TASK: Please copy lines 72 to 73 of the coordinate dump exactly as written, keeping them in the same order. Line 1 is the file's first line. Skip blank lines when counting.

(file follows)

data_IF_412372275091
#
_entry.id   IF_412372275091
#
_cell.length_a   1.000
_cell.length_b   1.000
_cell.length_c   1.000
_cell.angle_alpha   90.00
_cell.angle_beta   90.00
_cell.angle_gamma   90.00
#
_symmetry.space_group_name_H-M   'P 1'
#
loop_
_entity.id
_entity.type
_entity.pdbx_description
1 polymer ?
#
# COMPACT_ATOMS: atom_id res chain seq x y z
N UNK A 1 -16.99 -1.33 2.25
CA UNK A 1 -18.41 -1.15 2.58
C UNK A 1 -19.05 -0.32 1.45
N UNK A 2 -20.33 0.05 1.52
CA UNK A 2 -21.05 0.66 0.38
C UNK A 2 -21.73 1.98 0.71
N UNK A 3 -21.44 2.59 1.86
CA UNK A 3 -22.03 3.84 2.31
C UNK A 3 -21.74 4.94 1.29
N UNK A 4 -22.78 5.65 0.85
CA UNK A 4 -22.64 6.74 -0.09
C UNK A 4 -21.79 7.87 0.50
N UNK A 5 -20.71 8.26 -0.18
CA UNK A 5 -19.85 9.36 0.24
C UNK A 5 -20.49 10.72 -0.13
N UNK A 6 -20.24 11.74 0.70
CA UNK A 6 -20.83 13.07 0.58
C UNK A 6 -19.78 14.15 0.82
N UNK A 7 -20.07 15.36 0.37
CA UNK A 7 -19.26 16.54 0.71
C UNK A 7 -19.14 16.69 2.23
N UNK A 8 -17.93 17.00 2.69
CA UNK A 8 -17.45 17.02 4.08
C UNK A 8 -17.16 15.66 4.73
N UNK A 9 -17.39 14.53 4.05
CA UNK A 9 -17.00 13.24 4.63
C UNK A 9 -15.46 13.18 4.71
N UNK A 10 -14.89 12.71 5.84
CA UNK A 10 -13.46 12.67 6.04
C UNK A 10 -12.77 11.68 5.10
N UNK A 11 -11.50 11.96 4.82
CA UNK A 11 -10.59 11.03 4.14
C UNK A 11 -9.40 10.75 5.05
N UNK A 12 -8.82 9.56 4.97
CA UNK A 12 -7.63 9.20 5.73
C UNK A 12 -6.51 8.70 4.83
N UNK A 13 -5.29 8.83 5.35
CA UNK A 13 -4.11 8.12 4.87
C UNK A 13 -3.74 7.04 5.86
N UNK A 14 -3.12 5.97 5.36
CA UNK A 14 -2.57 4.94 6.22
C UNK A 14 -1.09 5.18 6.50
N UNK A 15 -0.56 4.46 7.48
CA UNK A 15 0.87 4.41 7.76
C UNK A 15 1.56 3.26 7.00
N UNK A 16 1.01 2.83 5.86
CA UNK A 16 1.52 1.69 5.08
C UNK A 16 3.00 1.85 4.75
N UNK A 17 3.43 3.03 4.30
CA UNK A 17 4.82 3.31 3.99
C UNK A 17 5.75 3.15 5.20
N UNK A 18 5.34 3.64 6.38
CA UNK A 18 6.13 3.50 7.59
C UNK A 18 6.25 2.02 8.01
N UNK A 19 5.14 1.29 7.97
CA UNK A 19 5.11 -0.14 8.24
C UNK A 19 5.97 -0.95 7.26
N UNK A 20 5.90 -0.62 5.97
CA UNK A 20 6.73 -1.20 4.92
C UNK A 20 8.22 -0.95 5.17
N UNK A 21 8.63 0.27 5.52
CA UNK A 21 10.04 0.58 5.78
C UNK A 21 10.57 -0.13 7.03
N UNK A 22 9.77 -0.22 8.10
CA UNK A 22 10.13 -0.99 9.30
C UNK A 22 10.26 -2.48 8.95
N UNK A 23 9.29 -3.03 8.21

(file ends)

N UNK A 18 5.34 3.64 6.38
CA UNK A 18 6.13 3.50 7.59